Roses planted across North to highlight threat of UK slavery

Professor Gary Craig  a national expert on modern slavery, Professor Karen Stanton Vice Chancellor of York St John University and Ann Green  Pro Chancellor  of York St John University  with the  modern  slavery rose they were planting in the gardens at York St John University.
Professor Gary Craig a national expert on modern slavery, Professor Karen Stanton Vice Chancellor of York St John University and Ann Green Pro Chancellor of York St John University with the modern slavery rose they were planting in the gardens at York St John University.
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A Yorkshire academic has warned that the hidden nature of modern slavery makes it hard to know how many people in the UK are victims of the trade in human misery.

Professor Gary Craig spoke out on the second anniversary of the Modern Slavery Act, the first legislation tackling slavery since the days of Hull-born William Wilberforce, being passed into law.

The public response should always be to report misgivings to the police: better to have the response that all is actually in order than run the risk that people may be left in slavery.

Professor Gary Craig

In the run-up to the anniversary, organisations across the North highlighted the threat posed by modern slavery by planting a specially cultivated rose.

This included a ceremony at York St John University, where Vice-Chancellor Professor Karen Stanton planted a floribunda peach-coloured tea rose on campus. The Modern Slavery Rose was originally developed for the Gold-winning Modern Slavery Garden at the Chelsea Flower Show by Dickson Nurseries.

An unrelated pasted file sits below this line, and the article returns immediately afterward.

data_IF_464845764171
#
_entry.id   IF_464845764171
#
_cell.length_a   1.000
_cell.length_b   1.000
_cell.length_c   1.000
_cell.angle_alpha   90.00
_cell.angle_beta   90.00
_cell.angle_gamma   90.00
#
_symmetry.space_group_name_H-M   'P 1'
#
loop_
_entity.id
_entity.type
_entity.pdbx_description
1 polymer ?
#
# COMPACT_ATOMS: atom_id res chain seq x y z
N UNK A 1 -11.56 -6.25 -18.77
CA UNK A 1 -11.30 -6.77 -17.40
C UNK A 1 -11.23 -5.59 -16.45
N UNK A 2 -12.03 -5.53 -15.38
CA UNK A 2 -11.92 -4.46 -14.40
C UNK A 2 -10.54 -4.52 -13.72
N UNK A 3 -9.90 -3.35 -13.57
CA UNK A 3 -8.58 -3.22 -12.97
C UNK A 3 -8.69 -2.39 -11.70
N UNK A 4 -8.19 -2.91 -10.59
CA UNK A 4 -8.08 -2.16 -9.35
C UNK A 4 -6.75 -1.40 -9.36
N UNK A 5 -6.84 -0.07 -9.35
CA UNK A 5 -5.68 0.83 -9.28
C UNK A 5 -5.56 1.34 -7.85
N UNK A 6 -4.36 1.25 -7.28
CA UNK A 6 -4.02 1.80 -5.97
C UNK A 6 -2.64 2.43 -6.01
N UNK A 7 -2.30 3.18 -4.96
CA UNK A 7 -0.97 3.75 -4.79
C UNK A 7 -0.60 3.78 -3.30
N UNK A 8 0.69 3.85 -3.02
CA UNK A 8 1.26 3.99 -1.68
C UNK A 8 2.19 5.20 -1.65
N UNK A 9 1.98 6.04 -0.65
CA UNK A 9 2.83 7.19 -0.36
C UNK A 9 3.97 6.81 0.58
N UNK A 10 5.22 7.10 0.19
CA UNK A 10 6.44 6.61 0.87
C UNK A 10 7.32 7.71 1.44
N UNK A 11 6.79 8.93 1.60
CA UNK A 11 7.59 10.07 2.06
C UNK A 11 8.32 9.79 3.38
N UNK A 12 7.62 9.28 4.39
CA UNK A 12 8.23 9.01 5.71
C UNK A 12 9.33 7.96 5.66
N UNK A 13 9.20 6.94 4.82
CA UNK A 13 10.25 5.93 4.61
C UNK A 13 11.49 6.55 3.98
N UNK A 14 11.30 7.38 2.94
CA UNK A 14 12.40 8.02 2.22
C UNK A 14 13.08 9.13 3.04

Technical advice came from Professor Craig, Professor Emeritus of Social Justice at the Wilberforce Institute at the University of Hull, who led the rose-planting campaign with the Anti-Trafficking Student Group of the University of York Students Union.

He said: “Modern slavery is a hidden crime because, except in a very few countries, it is illegal to traffic human beings for sexual purposes, to exploit them severely in forced labour conditions, to use children to work in harsh conditions and so on.

“This means it is often difficult to identify and certainly very difficult to know how many people in the world, or even in a country like the UK with relatively sophisticated criminal justice systems, may be trapped in slavery.

“Those aware of slightly strange patterns of behaviour – a back street factory where workers never seem to see the light of day, a house which is visited by many men but no women, a house where electricity consumption may be huge, children begging on the streets, rather desperate-looking men offering to tarmac your drive, very casualised car washes – these may all be hiding situations of slavery.

“The public response should always be to report misgivings to the police: better to have the response that all is actually in order than run the risk that people may be left in slavery.”

At a planting ceremony in Hull, the Lord Mayor Councillor Sean Chaytor paid tribute to the struggle of William Wilberforce two hundred years ago and said there was another war against slavery to be won today, one to which everyone could contribute.

Other organisations planting roses included the students union anti-trafficking society at the University of York, Knaresborough Town Council, led by the town’s Mayor, Councillor Bill Rigby, a women’s institute and a gardening club.